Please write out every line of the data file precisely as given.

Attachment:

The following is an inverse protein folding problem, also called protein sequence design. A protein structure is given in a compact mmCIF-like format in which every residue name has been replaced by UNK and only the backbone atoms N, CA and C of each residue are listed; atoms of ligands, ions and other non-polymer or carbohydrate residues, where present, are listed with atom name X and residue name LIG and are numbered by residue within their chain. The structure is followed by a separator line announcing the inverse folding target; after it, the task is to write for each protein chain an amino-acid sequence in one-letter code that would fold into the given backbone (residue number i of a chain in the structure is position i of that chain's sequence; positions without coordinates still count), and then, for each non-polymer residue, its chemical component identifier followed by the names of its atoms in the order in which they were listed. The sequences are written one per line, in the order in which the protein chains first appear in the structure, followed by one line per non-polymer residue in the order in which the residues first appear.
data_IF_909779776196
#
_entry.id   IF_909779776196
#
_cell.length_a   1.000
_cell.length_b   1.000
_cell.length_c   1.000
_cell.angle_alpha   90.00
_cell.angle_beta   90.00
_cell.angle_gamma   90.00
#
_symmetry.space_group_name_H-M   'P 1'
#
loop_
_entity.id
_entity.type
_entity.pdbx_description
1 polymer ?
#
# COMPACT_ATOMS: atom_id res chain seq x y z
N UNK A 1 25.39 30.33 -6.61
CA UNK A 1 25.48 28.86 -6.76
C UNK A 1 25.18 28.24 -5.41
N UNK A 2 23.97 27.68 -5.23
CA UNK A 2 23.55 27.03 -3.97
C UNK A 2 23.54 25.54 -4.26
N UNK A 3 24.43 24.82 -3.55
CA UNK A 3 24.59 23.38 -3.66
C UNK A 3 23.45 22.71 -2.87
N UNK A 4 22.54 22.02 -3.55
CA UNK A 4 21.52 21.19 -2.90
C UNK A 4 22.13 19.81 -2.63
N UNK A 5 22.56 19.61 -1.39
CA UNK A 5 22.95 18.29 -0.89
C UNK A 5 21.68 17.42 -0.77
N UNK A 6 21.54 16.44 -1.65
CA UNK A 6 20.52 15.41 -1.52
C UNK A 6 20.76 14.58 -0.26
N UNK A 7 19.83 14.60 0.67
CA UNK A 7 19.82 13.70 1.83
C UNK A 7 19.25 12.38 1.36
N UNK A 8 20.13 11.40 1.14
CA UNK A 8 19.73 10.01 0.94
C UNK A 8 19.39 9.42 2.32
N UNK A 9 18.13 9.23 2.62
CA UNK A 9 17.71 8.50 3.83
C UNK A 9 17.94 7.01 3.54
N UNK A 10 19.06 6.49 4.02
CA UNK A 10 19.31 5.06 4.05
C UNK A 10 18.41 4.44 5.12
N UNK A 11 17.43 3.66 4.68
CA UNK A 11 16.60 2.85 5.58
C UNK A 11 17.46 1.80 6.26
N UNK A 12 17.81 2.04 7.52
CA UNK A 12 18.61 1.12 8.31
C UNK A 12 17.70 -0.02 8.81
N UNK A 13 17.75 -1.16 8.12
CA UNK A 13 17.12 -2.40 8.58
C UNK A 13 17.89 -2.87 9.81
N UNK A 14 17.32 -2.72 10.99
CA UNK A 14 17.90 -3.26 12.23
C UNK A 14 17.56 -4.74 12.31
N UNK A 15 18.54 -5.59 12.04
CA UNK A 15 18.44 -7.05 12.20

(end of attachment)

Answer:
The following is an inverse protein folding problem, also called protein sequence design. A protein structure is given in a compact mmCIF-like format in which every residue name has been replaced by UNK and only the backbone atoms N, CA and C of each residue are listed; atoms of ligands, ions and other non-polymer or carbohydrate residues, where present, are listed with atom name X and residue name LIG and are numbered by residue within their chain. The structure is followed by a separator line announcing the inverse folding target; after it, the task is to write for each protein chain an amino-acid sequence in one-letter code that would fold into the given backbone (residue number i of a chain in the structure is position i of that chain's sequence; positions without coordinates still count), and then, for each non-polymer residue, its chemical component identifier followed by the names of its atoms in the order in which they were listed. The sequences are written one per line, in the order in which the protein chains first appear in the structure, followed by one line per non-polymer residue in the order in which the residues first appear.
data_IF_909779776196
#
_entry.id   IF_909779776196
#
_cell.length_a   1.000
_cell.length_b   1.000
_cell.length_c   1.000
_cell.angle_alpha   90.00
_cell.angle_beta   90.00
_cell.angle_gamma   90.00
#
_symmetry.space_group_name_H-M   'P 1'
#
loop_
_entity.id
_entity.type
_entity.pdbx_description
1 polymer ?
#
# COMPACT_ATOMS: atom_id res chain seq x y z
N UNK A 1 25.39 30.33 -6.61
CA UNK A 1 25.48 28.86 -6.76
C UNK A 1 25.18 28.24 -5.41
N UNK A 2 23.97 27.68 -5.23
CA UNK A 2 23.55 27.03 -3.97
C UNK A 2 23.54 25.54 -4.26
N UNK A 3 24.43 24.82 -3.55
CA UNK A 3 24.59 23.38 -3.66
C UNK A 3 23.45 22.71 -2.87
N UNK A 4 22.54 22.02 -3.55
CA UNK A 4 21.52 21.19 -2.90
C UNK A 4 22.13 19.81 -2.63
N UNK A 5 22.56 19.61 -1.39
CA UNK A 5 22.95 18.29 -0.89
C UNK A 5 21.68 17.42 -0.77
N UNK A 6 21.54 16.44 -1.65
CA UNK A 6 20.52 15.41 -1.52
C UNK A 6 20.76 14.58 -0.26
N UNK A 7 19.83 14.60 0.67
CA UNK A 7 19.82 13.70 1.83
C UNK A 7 19.25 12.38 1.36
N UNK A 8 20.13 11.40 1.14
CA UNK A 8 19.73 10.01 0.94
C UNK A 8 19.39 9.42 2.32
N UNK A 9 18.13 9.23 2.62
CA UNK A 9 17.71 8.50 3.83
C UNK A 9 17.94 7.01 3.54
N UNK A 10 19.06 6.49 4.02
CA UNK A 10 19.31 5.06 4.05
C UNK A 10 18.41 4.44 5.12
N UNK A 11 17.43 3.66 4.68
CA UNK A 11 16.60 2.85 5.58
C UNK A 11 17.46 1.80 6.26
N UNK A 12 17.81 2.04 7.52
CA UNK A 12 18.61 1.12 8.31
C UNK A 12 17.70 -0.02 8.81
N UNK A 13 17.75 -1.16 8.12
CA UNK A 13 17.12 -2.40 8.58
C UNK A 13 17.89 -2.87 9.81
N UNK A 14 17.32 -2.72 10.99
CA UNK A 14 17.90 -3.26 12.23
C UNK A 14 17.56 -4.74 12.31
N UNK A 15 18.54 -5.59 12.04
CA UNK A 15 18.44 -7.05 12.20